• Mexico $550,456 74.0%


The IMPLICATION is that U.S. companies have an opportunity to tap into an additional 68.6 percent of additional world-wide purchasing power, in addition to U.S. domestic spending.

The QUOTES:

“There are still good growth opportunities domestically. The economy is still strong. But American companies don’t want to be shut out of overseas growth.” 

“General Motors is here because of China’s growth. You’ve got a 15-20% growth in the rate of auto sales in China, and you’ve got 1.2 billion people. If you even look a 1% of that, think of how many people could buy a passenger car”.

Rudolph Schlais Jr, President GM China Operations


What is an american company percent of 2000 revenue outside u s

YUM Brands Inc. 34.5%

General Motors 26.2%

Ford 30.4%

Boeing 34.3%

Intel 58.8%

Coca Cola 61.0%

Federal Express 29.9%

Emerson Electric 40.0%

Texaco 65.9%

IBM 57.9%

Motorola 52.5%

Johnson/Johnson 38.2%

John Deere 25.1%

Colgate 69.4%

Nike 50.3%

Hasbro 36.0%

What Is an American Company?Percent of 2000 Revenue Outside U.S.


Industry growth potential in a global economy
Industry Growth Potential in a Global Economy

  • To whom does the industry sell and are those sectors expanding?

  • Is their cost structure competitive? e.g. are labor costs globally competitive relative to value added?

  • Do they have Positive Pricing Power in their marketplace? PPP results in higher profits!


Impacts of globalization on consumers
Impacts of Globalization on Consumers

  • Broader access to a wider variety of products and services than neighborhood offers

  • Greater vendor diversity leads to better buying opportunities, lower prices; eg. comparison shopping via Internet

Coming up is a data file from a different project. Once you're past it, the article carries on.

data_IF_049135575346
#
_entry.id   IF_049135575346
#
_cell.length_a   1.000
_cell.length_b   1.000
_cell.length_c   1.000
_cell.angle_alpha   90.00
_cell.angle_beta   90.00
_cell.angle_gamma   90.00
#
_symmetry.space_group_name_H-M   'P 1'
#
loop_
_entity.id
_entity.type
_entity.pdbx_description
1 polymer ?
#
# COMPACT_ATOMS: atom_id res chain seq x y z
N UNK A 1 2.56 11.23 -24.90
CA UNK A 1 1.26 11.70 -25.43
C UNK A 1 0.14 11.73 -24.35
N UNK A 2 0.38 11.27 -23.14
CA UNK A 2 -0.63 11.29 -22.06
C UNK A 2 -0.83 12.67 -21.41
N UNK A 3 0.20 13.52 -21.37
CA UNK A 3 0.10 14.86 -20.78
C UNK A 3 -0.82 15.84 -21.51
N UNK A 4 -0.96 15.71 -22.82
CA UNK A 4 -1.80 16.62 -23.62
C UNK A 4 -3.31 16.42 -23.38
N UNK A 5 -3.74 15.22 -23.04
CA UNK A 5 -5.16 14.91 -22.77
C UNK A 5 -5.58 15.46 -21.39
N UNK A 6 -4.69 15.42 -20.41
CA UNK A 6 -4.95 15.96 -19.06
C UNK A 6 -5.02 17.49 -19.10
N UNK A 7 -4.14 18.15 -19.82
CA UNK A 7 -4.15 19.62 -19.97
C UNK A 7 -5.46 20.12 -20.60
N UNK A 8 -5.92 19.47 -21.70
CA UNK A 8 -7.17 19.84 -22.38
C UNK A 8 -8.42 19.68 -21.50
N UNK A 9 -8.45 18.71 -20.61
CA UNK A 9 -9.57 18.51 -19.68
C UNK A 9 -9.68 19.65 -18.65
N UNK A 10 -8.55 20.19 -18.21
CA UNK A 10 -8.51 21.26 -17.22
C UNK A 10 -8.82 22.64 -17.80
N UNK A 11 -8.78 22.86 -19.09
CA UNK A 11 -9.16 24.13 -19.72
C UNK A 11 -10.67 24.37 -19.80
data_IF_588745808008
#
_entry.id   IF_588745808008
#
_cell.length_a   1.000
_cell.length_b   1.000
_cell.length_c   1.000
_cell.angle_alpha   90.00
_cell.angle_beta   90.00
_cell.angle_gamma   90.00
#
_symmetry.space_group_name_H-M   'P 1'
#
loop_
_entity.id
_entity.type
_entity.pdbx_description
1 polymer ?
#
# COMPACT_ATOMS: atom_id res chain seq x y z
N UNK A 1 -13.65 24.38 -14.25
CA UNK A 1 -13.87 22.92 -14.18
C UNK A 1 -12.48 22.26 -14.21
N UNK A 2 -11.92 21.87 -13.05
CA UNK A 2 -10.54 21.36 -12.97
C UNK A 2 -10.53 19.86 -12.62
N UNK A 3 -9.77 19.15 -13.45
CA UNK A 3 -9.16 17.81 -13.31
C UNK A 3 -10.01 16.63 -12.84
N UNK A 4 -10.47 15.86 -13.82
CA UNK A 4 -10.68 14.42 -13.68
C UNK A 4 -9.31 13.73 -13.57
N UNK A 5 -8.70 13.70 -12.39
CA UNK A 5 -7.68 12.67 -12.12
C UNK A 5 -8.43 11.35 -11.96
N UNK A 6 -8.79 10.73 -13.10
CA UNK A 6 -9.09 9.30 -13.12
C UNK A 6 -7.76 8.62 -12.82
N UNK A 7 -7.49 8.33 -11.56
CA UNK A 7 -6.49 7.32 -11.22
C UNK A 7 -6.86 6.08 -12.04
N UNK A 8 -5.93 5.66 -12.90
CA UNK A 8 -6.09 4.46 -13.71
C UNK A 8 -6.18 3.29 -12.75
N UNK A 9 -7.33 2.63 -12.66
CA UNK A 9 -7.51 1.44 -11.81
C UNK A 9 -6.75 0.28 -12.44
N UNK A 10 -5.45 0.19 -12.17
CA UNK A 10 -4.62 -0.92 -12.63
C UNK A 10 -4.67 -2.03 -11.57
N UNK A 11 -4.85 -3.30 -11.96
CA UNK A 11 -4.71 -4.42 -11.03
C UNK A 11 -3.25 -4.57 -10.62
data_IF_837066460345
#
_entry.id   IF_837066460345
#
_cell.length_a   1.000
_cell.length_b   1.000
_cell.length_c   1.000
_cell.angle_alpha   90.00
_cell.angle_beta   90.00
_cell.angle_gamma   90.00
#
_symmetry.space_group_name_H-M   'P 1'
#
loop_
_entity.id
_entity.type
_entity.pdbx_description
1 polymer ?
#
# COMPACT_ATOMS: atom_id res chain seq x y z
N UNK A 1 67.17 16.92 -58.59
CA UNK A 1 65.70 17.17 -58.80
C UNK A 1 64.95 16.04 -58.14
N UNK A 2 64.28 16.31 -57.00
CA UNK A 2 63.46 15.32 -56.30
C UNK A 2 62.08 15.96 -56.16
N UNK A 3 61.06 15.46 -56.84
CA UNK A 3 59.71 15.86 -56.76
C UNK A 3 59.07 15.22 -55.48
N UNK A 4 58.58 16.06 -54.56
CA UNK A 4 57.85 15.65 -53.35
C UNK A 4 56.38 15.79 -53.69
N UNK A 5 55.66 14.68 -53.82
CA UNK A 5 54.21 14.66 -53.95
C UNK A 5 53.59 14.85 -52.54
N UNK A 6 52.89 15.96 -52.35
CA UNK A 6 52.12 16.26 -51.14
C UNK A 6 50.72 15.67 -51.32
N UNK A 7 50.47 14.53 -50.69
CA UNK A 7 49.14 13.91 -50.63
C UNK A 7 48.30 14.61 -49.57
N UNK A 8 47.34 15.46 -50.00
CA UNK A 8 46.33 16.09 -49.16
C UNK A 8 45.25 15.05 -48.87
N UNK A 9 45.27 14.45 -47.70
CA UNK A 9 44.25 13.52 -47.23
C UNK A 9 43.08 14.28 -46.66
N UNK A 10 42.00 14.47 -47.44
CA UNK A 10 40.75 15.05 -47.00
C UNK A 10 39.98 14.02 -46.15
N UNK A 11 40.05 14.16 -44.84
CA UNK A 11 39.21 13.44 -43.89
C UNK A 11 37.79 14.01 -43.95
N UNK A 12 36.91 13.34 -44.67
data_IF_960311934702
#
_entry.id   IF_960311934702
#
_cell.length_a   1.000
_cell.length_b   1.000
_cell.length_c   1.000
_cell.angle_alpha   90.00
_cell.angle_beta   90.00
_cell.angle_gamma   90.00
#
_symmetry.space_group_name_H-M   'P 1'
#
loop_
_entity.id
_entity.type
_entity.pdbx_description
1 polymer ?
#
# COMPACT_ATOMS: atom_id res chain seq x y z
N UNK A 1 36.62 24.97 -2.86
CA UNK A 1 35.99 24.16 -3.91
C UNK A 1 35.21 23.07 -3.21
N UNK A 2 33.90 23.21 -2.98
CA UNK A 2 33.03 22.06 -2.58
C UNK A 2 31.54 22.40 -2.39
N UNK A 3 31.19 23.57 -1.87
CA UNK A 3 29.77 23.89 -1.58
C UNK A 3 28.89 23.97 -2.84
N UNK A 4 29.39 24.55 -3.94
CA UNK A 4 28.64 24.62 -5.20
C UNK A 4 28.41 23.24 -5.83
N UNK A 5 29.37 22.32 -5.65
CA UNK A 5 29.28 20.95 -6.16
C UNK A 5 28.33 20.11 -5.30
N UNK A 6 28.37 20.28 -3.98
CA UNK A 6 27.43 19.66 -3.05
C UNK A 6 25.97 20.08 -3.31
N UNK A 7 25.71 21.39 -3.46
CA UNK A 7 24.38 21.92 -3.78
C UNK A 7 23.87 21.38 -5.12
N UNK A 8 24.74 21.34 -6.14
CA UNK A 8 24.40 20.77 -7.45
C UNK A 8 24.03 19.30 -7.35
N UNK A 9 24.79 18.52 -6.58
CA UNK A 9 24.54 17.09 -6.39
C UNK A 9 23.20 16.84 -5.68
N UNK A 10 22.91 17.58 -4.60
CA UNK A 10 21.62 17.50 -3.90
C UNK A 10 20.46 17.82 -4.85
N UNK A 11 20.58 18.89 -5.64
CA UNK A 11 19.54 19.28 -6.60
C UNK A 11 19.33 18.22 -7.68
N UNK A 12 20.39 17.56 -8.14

• Lost allegiance to domestic producers; what about the “union label” or U.S. TVs??

  • More volatile labor market with stronger competition from global labor supply


Impacts of globalization on business
Impacts of Globalization on Business

  • Businesses with global reach access more customers and get exposed in new markets

  • Businesses with regional niche lose local customers to a global market place

  • Business is exposed to supply chain opportunities to acquire lower cost inputs

  • Business is exposed to new labor supply options; foreign affiliates, H1B, global outsourcing


Texas industries adding the most jobs 1999 2002

Absolute Growth

Educational Services

Food Services/Drinking Places

Ambulatory Health Care Services

Professional and Technical Services

Local Government

Specialty Trade Contractors

General Merchandise Stores

Hospitals

Heavy and Civil Construction

Motor Vehicle and Parts Dealers

Percent Change

Warehousing and Storage

Management of Companies

Financial Investment

Heavy and Civil Construction

Support Activities for Mining

Ambulatory Health Care Services

Utilities

General Merchandise Stores

Educational Services

Motor Vehicles/Parts Dealers

(NAICS codes)

Texas Industries Adding the Most Jobs1999-2002


Texas industries losing the most jobs 1999 2002

Absolute Change

Agriculture/Forestry Support

Computer/Electronic Manuf.

Apparel Manufacturing

Transportation Equip Manuf.

Fabricated Metal Manuf.

Chemical Manuf.

Oil & Gas Extraction

Food & Beverage Stores

Administrative Support Services

Federal Government

(NAICS codes)

Percent Change

Agriculture/Forestry Support

Apparel Manufacturing

Computer/Electronic Manuf.

Transportation Equip Manuf.

Wood Product Manuf.

Misc. Manufacturing

Printing and Related Support

Oil & Gas Extraction

Electrical Equipment and Appliances

Paper Manufacturing

Texas Industries Losing the Most Jobs 1999-2002


Global trade works well when
Global Trade Works Well When…

A healthy world economy needs strong US economy

1. Countries sell their goods to U.S. creating wealth—U.S. Current Account deficit/Consumer Debt OK for rest of world (imports)

2. World wants, can afford, and buys U.S. stuff (exports)